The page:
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10 Great Ideas for Secure Garbage Can Storage

10 Great Ideas for Secure Garbage Can Storage That’s Also Neat & Tidy

Raven feeding on rubbish from a rubbish bin in a city

ARE YOU SICK AND TIRED or looking at your smelly trash cans sitting beside or behind your house?

Do they seem to constantly attract all kinds of birds, bugs, rodents, and other pests?

Are you looking for some type of secure garbage can storage, but not really up to building what you need from scratch?

I know the feeling as I needed something for my trash cans and being pushed for time, did a little looking around to see what's out there. The good news is that there are a number of great models on the market at reasonable prices for you to choose from.

Things You Should be Looking for in Secure Garbage Can Storage Units

There are of course several things you need to consider before you start shopping for your garbage can storage shed. I recommend you keep all of these in mind while doing your homework to make sure you have the highest possible chance of getting the right one the first time.

  • Cost –  Start out by deciding how much you can afford to spend. Personally, I set two different amounts, the first is the amount I really want to spend, if I can find what I am looking for at this amount, then I consider it a win. Secondly, I set a maximum amount or how much more I am willing to spend if I find exactly what I am looking for and the price is more than I originally wanted to spend. (This gives me just a little bit of flexibility)
  • Size –  Like so many things in life, when it comes to secure garbage can storage, size does count. You need a storage unit that is big enough to fit all of your outdoor garbage cans and recycling bins. Anything smaller will still leave you with a smelly mess you and your neighbors will be able to see and smell.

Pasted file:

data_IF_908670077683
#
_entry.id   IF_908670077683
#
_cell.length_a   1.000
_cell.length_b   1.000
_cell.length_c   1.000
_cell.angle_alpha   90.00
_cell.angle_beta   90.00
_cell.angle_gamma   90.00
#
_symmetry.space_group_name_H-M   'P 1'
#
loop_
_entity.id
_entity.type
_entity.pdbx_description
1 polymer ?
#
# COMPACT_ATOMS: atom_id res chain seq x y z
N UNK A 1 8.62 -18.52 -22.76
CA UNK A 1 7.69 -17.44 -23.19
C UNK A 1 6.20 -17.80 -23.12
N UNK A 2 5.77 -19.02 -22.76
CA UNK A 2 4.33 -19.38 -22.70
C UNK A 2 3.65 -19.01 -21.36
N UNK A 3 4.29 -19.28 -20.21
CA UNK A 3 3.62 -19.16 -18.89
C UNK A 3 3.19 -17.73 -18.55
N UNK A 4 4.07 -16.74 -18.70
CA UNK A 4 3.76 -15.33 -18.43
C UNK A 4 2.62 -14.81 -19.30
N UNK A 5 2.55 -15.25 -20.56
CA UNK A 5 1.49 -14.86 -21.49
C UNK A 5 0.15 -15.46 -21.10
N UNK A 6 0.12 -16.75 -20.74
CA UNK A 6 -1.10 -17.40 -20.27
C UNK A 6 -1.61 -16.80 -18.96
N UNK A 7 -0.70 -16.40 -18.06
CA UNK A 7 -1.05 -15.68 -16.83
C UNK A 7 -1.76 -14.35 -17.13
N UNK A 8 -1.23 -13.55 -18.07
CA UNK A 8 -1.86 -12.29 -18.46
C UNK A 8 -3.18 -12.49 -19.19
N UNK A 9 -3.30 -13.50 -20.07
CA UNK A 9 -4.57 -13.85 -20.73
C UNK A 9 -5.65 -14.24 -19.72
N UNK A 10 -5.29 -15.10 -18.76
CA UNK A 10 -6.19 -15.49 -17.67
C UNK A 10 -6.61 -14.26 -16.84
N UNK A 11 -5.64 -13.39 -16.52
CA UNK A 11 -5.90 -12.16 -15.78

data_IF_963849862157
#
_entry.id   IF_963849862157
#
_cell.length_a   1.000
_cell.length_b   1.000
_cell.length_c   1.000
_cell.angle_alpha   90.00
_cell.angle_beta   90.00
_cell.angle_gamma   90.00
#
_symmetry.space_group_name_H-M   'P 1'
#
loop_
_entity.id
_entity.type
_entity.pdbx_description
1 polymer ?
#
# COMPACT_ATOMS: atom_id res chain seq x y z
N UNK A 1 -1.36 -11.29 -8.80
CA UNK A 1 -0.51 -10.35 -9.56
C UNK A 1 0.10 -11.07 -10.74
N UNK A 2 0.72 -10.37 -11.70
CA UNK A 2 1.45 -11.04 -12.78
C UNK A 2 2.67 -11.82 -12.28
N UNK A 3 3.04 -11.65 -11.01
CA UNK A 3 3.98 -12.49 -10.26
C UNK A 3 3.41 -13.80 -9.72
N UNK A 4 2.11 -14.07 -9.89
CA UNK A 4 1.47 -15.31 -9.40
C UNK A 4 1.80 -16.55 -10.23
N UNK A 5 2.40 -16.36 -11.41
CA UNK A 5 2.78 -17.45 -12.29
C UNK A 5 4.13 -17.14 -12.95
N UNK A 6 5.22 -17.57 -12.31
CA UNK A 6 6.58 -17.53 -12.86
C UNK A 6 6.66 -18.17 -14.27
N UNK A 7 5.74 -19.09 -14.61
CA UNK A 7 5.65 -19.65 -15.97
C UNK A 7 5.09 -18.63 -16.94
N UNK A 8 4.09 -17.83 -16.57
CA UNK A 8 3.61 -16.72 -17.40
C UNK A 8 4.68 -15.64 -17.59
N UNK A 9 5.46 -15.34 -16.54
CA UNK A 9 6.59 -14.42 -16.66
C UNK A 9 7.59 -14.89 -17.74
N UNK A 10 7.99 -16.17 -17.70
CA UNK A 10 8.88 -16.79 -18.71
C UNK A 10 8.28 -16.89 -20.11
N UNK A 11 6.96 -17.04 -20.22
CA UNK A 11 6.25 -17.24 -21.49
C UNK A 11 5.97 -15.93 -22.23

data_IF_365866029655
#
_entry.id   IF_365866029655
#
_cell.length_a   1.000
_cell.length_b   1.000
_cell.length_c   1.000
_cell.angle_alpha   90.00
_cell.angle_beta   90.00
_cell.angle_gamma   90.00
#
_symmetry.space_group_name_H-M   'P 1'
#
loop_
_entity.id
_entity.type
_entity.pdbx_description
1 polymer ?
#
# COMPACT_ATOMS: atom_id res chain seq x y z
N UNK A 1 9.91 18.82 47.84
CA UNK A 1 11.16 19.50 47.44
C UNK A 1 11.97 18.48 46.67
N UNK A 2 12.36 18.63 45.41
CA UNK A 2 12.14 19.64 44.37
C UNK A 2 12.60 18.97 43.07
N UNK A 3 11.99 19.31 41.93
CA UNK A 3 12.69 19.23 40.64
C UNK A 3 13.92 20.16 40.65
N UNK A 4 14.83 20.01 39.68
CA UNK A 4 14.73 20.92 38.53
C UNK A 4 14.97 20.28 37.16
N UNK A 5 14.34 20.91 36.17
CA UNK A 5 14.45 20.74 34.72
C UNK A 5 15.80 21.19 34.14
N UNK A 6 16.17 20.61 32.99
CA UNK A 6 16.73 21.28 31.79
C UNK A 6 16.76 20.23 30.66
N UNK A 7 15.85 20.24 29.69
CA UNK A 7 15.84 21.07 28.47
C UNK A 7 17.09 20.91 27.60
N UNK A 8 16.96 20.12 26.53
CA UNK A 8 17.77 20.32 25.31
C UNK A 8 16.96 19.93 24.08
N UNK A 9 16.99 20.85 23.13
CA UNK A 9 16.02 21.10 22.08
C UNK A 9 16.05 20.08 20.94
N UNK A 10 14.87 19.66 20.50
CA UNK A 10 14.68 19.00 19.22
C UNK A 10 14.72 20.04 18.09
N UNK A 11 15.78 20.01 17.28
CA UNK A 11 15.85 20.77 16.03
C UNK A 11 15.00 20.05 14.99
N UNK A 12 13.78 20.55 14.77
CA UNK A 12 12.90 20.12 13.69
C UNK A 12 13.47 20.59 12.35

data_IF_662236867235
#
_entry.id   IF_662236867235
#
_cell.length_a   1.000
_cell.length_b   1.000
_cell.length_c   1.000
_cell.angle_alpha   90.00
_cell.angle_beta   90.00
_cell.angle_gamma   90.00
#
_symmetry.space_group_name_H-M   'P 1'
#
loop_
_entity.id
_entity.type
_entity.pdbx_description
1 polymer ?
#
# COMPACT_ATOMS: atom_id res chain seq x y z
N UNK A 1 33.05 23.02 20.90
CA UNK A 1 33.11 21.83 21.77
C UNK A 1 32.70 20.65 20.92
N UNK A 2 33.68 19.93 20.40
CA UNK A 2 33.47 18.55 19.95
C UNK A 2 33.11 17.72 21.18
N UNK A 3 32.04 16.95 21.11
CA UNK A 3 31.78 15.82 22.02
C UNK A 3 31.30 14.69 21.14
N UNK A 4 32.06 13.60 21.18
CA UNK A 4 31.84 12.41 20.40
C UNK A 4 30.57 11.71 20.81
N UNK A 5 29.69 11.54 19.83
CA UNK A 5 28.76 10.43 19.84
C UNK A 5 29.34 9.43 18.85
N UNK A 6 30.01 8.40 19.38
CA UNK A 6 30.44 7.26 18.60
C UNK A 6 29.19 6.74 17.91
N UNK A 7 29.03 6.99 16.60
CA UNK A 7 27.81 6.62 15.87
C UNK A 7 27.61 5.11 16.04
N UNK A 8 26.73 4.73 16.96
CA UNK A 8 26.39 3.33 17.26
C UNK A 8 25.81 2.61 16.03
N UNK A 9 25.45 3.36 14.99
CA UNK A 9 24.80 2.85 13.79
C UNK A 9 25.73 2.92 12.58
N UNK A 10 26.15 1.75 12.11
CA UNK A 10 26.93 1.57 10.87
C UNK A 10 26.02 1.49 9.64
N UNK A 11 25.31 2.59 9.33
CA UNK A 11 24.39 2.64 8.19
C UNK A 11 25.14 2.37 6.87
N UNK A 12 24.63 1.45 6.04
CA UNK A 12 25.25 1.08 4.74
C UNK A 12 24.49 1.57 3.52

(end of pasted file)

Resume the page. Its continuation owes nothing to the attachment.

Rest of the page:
• Materials – Today, the most common materials used in the construction of garbage can storage sheds are either plastic or wood. Plastic typically costs significantly less (depending on brand), but wood may be better suited to climates where there is a lot of snow.
  • Appearance – While you might not think about the appearance of the structure you are buying to hide your garbage cans, your neighbors certainly will. Your best option is to buy a storage shed that blends into your yard rather than one that stands out like a sore thumb or for that matter an overflowing stinky garbage can.
  • Number of Doors –  This varies based on size and design, from those with a single front door to two doors and/or an openable roof. Make your choice based on the number of bins you plan to put in it and whether or not you want easy through the roof access. Bear in mind that the more doors your garbage can storage unit has, the more it is likely to cost.

One more thing to consider when shopping for a garbage can storage unit is whether you plan to use it for any other type of storage. For example, do you plan to store the family's bikes in there or a few garden tools? If so, you need to make sure that the final storage unit you buy is big enough to fit everything comfortably.

10 Great Secure Garbage Can Storage Units Worth Taking a Look At

1. Leisure Season Large Horizontal Refuse Storage Shed   

Three doors down or up as needed with this shed built to hold two full-size wheelie bins

LEISURE SEASON Large Horizontal Refuse Storage Shed

This large 3-door secure garbage can storage unit is made from tongue and groove planks and outdoor quality hardware for extra durability. The lid is curved to help eliminate snow, ice, and water build up and there is plenty of room for two large wheelie bins. With the doors open, rolling the bins in and out is a breeze. This shed is easy to assemble and comes with hydraulic lifts for the lid so you can open it easily with one hand.

Pros Cons
Solid wood construction Materials seem a bit flimsy
Easy to assemble Needs to be clear coated for better protection